Joining Curbed today for the third of four "open threads" is Aaron Galvin, managing broker and owner of Luxury Living Chicago Realty and downtown's top rental broker (as recognized by the Chicago Association of Realtors). He's kind enough to have volunteered his time and expertise with the goal of resolving reader questions on the real estate rental market, particularly as it pertains to the luxury segment. As with previous installments, we've gotten the ball rolling for y'all. Here's how the thread works: pose any and all relevant questions to Aaron in the comment section between now and Sunday evening, and he'll have answers for you—also posted below—come Monday afternoon. OK then, lets get 'er rolling...
Curbed: What's the rental business like these days with more people renting for longer, prices climbing relentlessly, and lots of new apartments being built downtown?
The Chicago rental market has been fascinating over the last 18 months. We are already seeing a big change in 2013 from last year. 2012 was the year of shock and awe. Pricing on rental apartments just kept climbing 10, then 15, then 20 percent higher than 2011. Availability was limited because renters were staying put and there was nothing new to move into. It certainly didn't seem like a good time to buy either.
This spring, we are seeing prices holding steady, but not increasing compared to last year. Brand new buildings nicer than anything that's been seen before are opening. Plus the sales market is back. Consumer confidence is up and people feel more comfortable upgrading their housing status.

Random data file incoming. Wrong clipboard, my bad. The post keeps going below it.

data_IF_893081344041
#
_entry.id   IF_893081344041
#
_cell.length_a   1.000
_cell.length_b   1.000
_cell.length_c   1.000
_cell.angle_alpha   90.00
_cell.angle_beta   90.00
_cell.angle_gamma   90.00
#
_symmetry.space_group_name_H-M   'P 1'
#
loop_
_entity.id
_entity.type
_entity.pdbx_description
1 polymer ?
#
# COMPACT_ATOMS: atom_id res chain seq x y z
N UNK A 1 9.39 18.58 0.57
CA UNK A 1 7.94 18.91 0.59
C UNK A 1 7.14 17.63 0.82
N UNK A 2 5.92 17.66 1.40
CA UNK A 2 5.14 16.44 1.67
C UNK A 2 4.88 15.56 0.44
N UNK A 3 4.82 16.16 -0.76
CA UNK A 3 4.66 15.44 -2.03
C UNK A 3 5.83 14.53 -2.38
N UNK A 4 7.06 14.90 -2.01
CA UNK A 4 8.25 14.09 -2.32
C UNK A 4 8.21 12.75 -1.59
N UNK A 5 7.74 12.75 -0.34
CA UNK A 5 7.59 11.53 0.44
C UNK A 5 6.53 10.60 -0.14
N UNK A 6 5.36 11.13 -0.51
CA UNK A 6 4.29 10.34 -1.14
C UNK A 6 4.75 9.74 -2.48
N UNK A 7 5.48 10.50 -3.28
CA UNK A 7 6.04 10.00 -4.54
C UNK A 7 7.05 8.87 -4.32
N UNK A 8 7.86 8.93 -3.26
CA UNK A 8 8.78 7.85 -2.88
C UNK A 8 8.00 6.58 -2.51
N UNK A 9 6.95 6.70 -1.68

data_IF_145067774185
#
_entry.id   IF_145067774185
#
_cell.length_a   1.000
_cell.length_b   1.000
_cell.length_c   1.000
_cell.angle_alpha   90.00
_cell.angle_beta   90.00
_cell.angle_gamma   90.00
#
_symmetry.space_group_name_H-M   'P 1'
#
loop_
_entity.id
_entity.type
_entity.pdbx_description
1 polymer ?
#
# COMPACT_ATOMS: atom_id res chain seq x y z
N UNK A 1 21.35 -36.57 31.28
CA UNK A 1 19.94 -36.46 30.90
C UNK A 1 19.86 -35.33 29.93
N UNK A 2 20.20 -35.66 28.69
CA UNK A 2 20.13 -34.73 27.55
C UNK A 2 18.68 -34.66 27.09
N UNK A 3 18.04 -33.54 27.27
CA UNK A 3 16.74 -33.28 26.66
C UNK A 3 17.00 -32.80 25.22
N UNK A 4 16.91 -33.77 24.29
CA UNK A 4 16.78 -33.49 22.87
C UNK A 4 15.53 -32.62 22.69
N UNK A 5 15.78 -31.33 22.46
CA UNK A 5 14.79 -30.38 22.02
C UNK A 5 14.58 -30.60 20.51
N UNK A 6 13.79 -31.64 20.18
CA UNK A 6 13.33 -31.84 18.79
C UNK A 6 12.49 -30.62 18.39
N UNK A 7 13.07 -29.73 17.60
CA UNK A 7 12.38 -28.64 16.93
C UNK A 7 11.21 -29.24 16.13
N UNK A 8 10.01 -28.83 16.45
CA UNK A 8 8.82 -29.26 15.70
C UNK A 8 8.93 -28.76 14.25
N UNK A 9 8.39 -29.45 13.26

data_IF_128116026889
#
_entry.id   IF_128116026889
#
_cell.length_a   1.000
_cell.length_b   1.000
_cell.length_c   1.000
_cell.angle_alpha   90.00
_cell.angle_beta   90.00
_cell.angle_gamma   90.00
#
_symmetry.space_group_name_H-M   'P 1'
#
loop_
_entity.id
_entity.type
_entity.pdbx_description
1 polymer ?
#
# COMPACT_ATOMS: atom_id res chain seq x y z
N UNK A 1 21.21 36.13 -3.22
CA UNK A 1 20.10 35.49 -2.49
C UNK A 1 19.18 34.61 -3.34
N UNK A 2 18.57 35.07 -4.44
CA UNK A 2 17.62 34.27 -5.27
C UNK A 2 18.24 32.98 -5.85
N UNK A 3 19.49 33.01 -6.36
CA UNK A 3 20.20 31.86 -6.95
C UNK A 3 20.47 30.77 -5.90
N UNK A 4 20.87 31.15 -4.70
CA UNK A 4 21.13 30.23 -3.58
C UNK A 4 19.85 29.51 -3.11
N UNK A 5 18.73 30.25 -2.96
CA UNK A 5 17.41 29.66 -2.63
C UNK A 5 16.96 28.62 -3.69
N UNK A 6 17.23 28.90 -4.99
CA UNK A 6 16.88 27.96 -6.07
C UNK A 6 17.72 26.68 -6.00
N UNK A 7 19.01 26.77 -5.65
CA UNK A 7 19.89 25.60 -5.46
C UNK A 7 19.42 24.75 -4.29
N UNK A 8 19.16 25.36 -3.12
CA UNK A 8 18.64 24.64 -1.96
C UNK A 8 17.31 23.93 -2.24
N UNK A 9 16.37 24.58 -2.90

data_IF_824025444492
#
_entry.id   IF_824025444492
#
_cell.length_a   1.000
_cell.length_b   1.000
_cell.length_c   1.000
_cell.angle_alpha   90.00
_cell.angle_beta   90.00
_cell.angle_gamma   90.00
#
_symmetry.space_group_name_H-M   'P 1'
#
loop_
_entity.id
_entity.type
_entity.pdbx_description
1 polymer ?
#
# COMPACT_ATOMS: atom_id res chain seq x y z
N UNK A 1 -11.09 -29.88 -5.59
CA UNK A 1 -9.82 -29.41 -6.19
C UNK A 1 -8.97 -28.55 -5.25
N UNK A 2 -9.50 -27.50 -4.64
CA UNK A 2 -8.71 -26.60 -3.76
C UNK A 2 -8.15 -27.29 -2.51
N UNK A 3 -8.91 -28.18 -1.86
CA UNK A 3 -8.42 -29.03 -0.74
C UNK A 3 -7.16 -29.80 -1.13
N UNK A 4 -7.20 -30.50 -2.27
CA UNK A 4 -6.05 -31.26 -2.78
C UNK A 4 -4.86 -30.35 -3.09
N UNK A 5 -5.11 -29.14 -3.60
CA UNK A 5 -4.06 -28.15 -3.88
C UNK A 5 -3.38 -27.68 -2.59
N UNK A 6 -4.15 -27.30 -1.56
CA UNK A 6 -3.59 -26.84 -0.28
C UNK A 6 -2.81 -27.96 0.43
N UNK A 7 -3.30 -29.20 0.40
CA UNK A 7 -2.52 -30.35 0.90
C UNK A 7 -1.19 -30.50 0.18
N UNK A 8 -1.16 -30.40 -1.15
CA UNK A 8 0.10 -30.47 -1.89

Downtown Chicago will deliver more than 5200 new residential rental units by the end of 2014. Why so many at the same time? What does it mean for the renter? Several years ago, developers had lots of condos in the pipeline. However, we all know that the housing market went bust and those condo plans were put on hold. Then renting became all the rage and many of those same developers moved forward - only this time they were building multifamily rental buildings in the exact same locations earmarked for condos.
Now we are seeing condo-quality, high-end, amenity driven rental buildings opening in prime downtown locations like the heart of River North and along Lakeshore Drive in Streeterville. The luxury apartment renter has better choices now than someone looking to buy a new condo.
Curbed: How do brokers' commissions typically work with luxury rentals? Is there an accepted percentage? What other fees should the renter watch out for or expect to see?
Renting an apartment with a broker is absolutely free for the customer. You shouldn't pay any extra fees when searching for an apartment with a broker. If a broker is asking you to pay a fee to show you apartments, don't work with them.